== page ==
The first story, as detailed in “Gen13” 1/2 has the kids pretty fresh out of the mini-series going on a bit of a road trip. Rainmaker has already left to be with her family in Arizona and the kids are now just driving around, supposedly they’re just killing some time before meeting up with Lynch down in San Diego, but they could just be being silly ass teens with no real direction. They have been told by Lynch to stick to the backroads to avoid altercations with local authorities or Ivana’s Keepers. They’re having some real problems with reading the map to said backroads, but that’s only the start of their troubles. When they pull over to ask directions and get some gas they also encounter Loran, a Traveler, or rather The Traveler, who shifted through time. She’s on the hunt for Langston, better known as Timespan who we’ve seen in a few issues of “StormWatch.” Loran has no time to deal with the primitives of this time, and in her little freak out bully time against some innocent bystanders, she catches the attention of Bobby, which in turn gets the rest of the kids to go after her. It’s a tough battle, but in the end, Loran gets tied up with a stop sign and left of the cops, as the kids continue their road trip to San Diego.

The next story is the first of four from issue 0, it stars Caitlin as she’s meeting up with her cousin and her family in Portland. Caitlin isn’t quite sure at this point if she really wants to go down to San Diego, and she might just stay in Portland with family. No sooner than she starts talking to her cousin (and her jerk husband) do some suited men start walking their way. Caitlin fears the worst, that they were sent by Ivana or by I/O and she does what she can to get away. This involves being hit by a train, then picking up said train and tossing it. That puts some distance between her and the rude boys, but she knows it’ll only slow them down for so long. Lucky for her a friend of Lynch’s pulls up and whisks her to the airport to catch a flight to San Diego. Did I say one of Lynch’s friends? Oh, turns out all these guys were pals of Lynch and it was all a set up to make sure Caitlin didn’t find a reason to stay in Portland and to make sure she joined the team. Oh, Lynch, it’s stuff like this that made so many Team 7 members dislike you.

We move on to Bobby picking up Sarah at the reservation she grew up at. Bobby act like a jerk, Sarah schools him and he gets all boo hoo emo boy. It’s all pretty uneventful, but a decent character moment for both. It’s nice seeing Rainmaker so excitable and enthused showing her world off to Bobby, as she pretty much becomes the cool level headed character of the book. I’m not saying it comes across as out of character either, it perfectly fits, but it’s a side we rarely see.

On to Las Vegas, where we find Roxy and Grunge trying to track down Roxy’s stepmom. Vegas was her stepmom’s last known whereabouts, but after hitting up all the major casinos they find out she’s already left and headed to New York City. Regardless of this Grunge and Roxy manage to stir up some trouble. We have some business with a hitman who looks a lot like Grunge, so much so that he gives him his jacket, in order to… I dunno, sneak out of the casino easier? Not sure what all that was about, but we do see Roxy using her power to win big at roulette. The casino notices this and sends goons out to stop the pair. Maybe Grunge had to be mistaken for the hitman so that we’ll see why the goons are using such extreme force, but come one, this is a fictional universe, where casinos always employ over the top goons as security. We’ve seen it a million times. What we see for the first time is Grunge using his power on Roxy as well as himself to evade said goons. Just as the pair is running out of the casino Bobby and Sarah pull up to help them get out of town in a hurry.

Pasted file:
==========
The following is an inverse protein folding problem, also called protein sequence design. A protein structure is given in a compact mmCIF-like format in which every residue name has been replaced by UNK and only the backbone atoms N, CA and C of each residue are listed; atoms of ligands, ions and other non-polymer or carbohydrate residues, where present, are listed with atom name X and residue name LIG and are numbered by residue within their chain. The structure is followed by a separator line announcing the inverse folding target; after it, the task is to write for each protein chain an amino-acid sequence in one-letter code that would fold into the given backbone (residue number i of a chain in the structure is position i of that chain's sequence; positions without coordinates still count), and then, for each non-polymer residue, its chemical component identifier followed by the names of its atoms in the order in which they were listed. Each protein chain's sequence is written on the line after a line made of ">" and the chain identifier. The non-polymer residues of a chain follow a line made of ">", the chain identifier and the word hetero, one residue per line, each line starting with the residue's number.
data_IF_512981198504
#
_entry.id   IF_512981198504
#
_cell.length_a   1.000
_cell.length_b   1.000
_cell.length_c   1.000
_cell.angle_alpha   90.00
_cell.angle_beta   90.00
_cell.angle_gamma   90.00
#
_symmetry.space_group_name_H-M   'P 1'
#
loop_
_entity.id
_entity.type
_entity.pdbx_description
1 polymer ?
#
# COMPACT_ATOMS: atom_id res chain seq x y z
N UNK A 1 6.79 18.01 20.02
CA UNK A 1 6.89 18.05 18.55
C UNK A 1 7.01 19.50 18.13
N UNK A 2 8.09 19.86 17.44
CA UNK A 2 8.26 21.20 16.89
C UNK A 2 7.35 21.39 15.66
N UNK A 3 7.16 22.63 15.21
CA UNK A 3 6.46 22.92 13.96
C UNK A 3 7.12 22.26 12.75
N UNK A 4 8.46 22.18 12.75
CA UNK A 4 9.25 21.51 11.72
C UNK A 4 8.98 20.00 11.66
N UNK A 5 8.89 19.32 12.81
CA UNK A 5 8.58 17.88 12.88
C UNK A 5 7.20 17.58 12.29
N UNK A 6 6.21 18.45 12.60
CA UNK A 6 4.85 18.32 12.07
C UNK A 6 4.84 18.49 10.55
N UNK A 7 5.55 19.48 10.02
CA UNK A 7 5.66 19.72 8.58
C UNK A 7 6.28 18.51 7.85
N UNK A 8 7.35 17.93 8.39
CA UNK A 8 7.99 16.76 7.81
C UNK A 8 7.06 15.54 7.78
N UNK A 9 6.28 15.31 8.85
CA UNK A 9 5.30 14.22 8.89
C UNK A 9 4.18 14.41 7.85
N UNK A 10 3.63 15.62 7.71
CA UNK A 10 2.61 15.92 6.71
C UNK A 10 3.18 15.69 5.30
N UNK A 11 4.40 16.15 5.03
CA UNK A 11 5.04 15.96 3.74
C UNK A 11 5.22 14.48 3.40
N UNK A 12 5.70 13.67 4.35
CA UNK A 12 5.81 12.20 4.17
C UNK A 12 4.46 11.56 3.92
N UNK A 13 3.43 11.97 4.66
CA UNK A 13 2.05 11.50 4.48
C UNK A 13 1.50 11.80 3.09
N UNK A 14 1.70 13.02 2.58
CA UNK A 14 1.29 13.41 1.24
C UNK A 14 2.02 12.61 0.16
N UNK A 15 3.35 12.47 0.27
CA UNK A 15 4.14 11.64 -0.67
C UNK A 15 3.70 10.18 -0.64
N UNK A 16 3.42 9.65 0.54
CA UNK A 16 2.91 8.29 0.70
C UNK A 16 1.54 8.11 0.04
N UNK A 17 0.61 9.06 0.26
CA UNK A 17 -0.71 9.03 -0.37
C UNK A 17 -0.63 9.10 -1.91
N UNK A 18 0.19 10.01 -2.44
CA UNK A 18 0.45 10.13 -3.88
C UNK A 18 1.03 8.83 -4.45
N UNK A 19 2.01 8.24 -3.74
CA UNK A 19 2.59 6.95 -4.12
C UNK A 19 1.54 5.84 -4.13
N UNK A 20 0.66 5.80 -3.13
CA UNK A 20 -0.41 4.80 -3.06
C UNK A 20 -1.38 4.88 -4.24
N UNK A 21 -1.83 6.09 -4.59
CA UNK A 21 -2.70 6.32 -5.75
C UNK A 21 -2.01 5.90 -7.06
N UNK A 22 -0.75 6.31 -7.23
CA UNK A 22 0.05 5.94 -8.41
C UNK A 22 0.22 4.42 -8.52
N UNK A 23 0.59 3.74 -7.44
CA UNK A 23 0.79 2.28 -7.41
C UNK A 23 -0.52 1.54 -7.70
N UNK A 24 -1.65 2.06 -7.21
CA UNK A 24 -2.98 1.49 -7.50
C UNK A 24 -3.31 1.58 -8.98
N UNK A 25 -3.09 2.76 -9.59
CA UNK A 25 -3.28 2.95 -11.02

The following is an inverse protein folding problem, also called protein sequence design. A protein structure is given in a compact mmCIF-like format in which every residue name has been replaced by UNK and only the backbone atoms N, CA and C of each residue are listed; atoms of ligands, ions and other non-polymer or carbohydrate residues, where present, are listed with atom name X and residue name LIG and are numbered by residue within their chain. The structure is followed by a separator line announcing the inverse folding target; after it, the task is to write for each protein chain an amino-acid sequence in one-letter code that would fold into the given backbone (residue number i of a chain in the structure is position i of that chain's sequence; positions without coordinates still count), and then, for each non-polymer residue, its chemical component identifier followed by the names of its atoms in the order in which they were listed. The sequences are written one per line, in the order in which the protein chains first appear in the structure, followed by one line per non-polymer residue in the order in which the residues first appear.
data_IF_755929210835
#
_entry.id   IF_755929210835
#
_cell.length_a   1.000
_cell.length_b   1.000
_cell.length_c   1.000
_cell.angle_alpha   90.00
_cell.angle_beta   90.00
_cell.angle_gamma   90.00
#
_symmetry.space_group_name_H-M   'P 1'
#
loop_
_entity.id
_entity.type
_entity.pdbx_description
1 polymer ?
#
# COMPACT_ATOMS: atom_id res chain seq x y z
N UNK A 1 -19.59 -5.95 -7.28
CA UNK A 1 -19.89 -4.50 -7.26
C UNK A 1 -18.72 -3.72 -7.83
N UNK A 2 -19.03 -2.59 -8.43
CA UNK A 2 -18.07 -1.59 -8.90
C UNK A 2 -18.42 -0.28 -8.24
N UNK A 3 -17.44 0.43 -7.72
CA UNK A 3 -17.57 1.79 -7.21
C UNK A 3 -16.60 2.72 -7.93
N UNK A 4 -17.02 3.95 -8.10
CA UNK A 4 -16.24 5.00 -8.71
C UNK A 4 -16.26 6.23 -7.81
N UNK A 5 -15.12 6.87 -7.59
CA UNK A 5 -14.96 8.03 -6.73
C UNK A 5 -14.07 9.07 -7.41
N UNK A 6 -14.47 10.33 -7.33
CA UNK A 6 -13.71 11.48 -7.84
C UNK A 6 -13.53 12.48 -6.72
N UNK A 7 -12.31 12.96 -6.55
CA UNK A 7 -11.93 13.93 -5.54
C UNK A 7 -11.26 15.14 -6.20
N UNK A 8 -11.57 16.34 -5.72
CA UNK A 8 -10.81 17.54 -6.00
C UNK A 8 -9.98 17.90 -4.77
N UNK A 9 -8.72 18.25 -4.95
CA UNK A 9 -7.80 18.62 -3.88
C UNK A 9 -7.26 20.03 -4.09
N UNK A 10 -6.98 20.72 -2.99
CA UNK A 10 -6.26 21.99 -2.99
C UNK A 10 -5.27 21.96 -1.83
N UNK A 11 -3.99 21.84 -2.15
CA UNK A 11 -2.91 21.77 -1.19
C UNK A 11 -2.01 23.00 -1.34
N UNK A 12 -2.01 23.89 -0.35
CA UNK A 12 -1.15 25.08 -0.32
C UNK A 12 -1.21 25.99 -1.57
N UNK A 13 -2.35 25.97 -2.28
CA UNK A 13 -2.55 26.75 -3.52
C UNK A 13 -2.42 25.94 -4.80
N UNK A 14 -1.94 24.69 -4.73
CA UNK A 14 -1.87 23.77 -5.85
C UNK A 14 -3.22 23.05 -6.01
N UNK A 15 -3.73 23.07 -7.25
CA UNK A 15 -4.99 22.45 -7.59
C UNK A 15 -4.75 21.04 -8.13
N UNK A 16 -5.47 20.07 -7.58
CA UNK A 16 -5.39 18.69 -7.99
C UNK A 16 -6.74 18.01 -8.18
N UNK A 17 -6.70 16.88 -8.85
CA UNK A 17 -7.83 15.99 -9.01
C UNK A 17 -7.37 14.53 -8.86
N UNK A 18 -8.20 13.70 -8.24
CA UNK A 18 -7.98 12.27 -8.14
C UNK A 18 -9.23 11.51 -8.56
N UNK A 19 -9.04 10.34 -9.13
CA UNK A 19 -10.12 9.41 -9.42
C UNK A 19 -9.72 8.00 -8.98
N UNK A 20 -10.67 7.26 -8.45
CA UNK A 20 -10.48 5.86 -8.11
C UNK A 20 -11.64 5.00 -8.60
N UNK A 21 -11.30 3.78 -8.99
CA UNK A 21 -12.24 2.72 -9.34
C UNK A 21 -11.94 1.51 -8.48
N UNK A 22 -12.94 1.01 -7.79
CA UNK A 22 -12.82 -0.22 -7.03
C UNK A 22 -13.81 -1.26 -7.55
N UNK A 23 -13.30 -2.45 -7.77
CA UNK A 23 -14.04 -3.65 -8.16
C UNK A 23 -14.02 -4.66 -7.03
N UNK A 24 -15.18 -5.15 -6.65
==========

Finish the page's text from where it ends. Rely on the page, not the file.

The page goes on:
The final story concerns Lynch, breaking back into I/O to wipe records of Project Genesis and steal some files as well as some funds. Lynch knows all the secret ways in because he went over the plans when the I/O towers were build and made a few alterations. He gets all high-tech and uses a refraction suit, which basically makes him invisible. He almost gets away without being caught, but he just couldn’t shield his thoughts from Alicia Turner. We get reintroduced to Frank Colby and find that he took Lynch’s former position at I/O. Due to their past Colby and Alicia let Lynch go, but neither seem happy about it, and you can tell a bridge has been fully burned between them and John.

We get a single page wrap up, showing all the teens meeting up in La Jolla (which is a seaside community in San Diego) arriving at their new home. The kids meet Anna for the first time and Lynch lets them all know, it’s time to learn something, and he’s ready to teach! It’ll be at least a few months, comic time, before we catch back up with the Gen13 crew, heck, Rainmaker has to grow out her hair! But this was a pretty fun way to show us what the kids and Lynch get up to in their off time. Not to mention that it was a bonus for all of us to see Jim Lee and Travis Charest do some art for these stories!